Dear Members and AOM Colleagues:
While there are many recognized
benefits and advantages to partnerships, the main reason why partnerships are
established is relatively simple: There is added value in working with other
A working definition of a
partnership is "a collaborative relationship between entities to work toward
shared objectives through a mutually agreed division of labor.” Establishing
such partnerships takes time so the right framework and structure can be
created, allowing the partnership to have a basis for measuring its benefits to
I would like to highlight and
call attention to the work being created through two of these important partnerships:
1. The Integrative Healthcare Policy Consortium (IHPC)
is a broad coalition of healthcare professionals, patients, and organizations
driving public policy to ensure all Americans have access to safe, high
quality, integrated health care as well as the basic building blocks of
health—whole foods, and clean air, and water.
IHPC’s prior executive director was appointed by President
Obama to serve on the National Advisory Group on Prevention, Health Promotion,
and Integrative and Public Health. This gives our partnership team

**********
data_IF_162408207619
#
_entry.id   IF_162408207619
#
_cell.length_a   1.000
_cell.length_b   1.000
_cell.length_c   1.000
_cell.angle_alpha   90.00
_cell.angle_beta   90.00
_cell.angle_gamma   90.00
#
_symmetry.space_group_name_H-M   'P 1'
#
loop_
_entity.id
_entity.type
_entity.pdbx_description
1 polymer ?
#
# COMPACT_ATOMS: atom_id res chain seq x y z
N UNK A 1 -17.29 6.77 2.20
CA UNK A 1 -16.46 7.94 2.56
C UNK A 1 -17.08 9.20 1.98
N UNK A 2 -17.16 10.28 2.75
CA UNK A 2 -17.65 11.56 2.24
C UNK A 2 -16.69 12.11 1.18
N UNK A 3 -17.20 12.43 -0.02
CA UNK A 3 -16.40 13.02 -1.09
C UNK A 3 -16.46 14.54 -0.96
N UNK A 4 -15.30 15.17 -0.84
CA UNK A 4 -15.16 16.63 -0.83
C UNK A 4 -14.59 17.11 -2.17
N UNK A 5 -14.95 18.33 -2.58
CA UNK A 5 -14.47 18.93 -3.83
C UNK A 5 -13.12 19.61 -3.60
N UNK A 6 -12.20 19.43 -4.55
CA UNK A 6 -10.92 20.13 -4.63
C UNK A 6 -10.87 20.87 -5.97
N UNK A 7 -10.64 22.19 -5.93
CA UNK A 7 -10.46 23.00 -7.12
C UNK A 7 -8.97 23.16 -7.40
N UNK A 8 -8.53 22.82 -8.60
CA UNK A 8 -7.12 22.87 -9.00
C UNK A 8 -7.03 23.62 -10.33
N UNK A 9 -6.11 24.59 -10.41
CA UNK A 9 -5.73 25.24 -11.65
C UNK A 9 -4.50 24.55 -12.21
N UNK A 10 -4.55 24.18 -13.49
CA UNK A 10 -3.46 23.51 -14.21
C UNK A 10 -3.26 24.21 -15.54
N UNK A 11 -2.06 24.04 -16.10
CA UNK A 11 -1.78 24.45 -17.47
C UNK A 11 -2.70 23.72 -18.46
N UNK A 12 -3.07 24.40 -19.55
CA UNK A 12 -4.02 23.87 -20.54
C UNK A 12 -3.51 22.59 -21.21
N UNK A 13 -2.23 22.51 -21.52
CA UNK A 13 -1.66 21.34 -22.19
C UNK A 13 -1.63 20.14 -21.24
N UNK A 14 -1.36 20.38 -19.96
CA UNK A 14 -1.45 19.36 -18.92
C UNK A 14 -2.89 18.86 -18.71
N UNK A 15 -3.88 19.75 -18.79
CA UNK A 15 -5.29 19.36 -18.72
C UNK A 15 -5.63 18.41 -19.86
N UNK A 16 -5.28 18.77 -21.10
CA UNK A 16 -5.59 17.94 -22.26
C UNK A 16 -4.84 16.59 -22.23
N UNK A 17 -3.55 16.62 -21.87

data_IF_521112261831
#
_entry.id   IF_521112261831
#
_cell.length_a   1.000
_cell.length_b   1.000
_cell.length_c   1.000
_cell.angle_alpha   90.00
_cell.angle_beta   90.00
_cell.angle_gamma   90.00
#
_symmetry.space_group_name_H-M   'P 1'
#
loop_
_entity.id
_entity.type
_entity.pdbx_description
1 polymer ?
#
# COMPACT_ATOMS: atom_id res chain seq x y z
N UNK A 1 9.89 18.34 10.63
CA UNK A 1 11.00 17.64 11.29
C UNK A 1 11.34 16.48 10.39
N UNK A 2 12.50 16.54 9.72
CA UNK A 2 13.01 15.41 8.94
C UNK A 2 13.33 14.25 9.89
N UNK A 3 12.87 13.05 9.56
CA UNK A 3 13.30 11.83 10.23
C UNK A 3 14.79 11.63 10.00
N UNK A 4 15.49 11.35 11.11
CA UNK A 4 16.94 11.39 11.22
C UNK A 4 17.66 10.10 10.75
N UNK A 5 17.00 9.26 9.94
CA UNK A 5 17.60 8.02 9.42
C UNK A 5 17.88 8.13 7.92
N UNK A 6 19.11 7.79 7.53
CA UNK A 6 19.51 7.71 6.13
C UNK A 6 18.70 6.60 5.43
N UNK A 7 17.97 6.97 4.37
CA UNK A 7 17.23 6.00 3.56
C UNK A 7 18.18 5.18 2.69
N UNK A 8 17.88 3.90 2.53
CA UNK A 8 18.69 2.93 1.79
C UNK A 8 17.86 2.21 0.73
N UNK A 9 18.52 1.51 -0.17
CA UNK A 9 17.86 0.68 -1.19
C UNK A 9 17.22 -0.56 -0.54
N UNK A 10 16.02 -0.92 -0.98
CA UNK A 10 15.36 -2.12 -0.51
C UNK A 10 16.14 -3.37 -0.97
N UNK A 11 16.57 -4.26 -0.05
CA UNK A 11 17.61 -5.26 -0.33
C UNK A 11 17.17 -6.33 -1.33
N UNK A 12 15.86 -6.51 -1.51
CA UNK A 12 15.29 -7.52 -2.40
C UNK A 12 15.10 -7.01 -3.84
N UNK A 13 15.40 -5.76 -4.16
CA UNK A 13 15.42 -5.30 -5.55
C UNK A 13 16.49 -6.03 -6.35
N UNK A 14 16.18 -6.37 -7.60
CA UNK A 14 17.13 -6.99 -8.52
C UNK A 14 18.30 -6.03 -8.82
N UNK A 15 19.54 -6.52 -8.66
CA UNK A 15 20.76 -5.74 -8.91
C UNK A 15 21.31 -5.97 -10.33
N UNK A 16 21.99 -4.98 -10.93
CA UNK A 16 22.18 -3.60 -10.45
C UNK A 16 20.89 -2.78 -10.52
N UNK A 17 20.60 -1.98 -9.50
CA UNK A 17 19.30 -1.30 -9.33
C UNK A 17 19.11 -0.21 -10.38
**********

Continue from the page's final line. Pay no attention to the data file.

unprecedented access to key influencers in the Obama administration. The AAAOM actively participates in
decision-making and communications that lead to sharing critical information
that makes our partnership effective.
Coalition for Patient Rights consists of more than 35 organizations representing a variety of licensed health care
professionals. They, too, seek to counter
efforts designed to limit patients' choice of health practitioners.
Each organization works together,
bringing unique assets that make our partnership viable and valuable on behalf
of you, our members. Our common values and interests make partnerships with
these organizations vital to our mission. These organizations partner with
AAAOM as they seek to include qualified, educated practitioners so that
patients have safe, effective healthcare options.
Health care continues to expand
and get more complicated every day. To protect the interests of our patients
and our practitioners, associations must work together to counter other, more
well-funded medical lobbying groups who may not always see the bigger
picture. By leveraging these
relationships, we optimize our efforts, take advantage of other organizations’
strengths, and work toward goals we have long wanted to accomplish.